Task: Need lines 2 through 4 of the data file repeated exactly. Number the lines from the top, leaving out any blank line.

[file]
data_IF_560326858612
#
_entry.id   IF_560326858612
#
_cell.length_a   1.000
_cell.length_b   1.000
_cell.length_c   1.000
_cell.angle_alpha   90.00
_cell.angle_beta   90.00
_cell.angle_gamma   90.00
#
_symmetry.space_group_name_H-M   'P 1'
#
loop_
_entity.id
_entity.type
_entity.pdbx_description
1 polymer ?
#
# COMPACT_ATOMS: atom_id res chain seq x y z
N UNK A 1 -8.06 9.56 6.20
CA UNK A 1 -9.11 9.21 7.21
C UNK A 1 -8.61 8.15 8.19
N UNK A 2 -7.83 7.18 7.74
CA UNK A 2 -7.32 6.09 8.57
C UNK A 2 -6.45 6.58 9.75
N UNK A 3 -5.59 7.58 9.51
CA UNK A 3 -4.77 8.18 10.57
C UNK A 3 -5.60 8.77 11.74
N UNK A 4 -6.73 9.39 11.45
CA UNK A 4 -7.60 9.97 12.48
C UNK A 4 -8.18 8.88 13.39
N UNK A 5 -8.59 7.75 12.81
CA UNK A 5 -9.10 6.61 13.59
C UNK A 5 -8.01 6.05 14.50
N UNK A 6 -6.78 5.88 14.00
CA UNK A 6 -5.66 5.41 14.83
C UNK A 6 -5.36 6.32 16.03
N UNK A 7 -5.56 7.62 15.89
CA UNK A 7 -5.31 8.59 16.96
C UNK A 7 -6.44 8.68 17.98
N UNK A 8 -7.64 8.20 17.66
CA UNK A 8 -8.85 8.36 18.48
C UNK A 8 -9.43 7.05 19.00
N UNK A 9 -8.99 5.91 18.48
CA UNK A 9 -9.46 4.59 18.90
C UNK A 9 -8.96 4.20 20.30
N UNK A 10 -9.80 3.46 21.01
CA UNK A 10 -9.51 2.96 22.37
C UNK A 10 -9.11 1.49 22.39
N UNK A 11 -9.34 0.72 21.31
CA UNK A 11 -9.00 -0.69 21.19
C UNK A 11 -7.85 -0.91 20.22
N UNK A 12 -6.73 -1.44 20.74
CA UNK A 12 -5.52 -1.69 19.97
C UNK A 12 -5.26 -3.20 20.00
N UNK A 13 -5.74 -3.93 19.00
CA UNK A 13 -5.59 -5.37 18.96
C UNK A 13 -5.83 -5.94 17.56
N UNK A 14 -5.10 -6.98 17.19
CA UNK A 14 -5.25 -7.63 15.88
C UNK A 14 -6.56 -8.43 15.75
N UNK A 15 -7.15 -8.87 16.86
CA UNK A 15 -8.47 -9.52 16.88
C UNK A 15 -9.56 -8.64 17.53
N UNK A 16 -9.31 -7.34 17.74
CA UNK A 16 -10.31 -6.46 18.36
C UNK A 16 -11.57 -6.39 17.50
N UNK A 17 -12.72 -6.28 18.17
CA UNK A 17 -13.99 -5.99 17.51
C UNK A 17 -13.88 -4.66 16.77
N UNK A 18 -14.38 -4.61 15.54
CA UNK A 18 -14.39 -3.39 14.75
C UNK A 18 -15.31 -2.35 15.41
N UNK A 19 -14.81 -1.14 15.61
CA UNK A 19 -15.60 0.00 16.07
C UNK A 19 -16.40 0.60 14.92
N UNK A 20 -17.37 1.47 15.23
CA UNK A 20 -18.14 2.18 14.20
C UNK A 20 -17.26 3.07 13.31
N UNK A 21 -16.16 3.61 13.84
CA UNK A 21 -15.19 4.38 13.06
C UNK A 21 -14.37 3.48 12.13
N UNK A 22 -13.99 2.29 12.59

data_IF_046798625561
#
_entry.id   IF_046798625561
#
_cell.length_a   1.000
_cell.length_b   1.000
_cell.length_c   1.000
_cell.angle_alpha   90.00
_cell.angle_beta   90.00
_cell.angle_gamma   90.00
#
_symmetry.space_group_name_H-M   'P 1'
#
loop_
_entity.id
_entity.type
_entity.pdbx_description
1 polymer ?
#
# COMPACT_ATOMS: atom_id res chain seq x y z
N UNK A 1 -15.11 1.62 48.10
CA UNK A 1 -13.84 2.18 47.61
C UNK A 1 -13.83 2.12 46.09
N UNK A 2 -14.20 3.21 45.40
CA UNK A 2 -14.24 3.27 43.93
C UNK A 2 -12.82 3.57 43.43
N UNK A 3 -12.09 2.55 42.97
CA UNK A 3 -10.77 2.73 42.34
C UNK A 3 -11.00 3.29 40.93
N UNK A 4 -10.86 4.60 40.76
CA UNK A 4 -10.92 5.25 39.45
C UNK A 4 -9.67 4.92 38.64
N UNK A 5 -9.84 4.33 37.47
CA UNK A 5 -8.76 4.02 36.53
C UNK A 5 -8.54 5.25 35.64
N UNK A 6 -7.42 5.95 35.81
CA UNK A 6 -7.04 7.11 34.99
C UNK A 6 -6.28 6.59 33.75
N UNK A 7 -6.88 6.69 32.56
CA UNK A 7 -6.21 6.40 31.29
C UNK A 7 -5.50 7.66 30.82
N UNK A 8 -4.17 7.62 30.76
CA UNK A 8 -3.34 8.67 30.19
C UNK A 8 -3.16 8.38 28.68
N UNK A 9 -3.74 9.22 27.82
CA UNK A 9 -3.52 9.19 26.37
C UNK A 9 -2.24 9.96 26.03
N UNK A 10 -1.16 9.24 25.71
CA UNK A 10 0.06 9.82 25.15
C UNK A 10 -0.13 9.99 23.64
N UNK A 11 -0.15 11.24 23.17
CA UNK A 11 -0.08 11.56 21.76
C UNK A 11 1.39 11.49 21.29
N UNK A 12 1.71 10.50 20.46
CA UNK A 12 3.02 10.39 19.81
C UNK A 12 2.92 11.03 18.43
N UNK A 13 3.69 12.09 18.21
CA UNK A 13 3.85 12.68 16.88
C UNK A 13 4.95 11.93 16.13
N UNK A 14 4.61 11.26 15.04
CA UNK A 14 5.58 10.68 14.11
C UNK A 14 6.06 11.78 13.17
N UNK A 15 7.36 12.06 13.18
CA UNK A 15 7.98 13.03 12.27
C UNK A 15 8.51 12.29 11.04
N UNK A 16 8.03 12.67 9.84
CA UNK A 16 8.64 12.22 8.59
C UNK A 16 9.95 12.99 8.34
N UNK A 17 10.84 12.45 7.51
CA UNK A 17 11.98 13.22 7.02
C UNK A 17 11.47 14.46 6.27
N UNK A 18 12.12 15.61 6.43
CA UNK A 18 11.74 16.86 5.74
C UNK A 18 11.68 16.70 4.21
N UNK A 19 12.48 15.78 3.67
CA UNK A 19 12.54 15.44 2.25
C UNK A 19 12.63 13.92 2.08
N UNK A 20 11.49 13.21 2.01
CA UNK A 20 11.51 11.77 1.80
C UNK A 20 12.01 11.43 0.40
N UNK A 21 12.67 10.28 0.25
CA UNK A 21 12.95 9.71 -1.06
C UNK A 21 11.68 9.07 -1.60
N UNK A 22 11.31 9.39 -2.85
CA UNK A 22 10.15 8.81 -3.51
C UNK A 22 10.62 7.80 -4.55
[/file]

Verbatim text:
#
_entry.id   IF_560326858612
#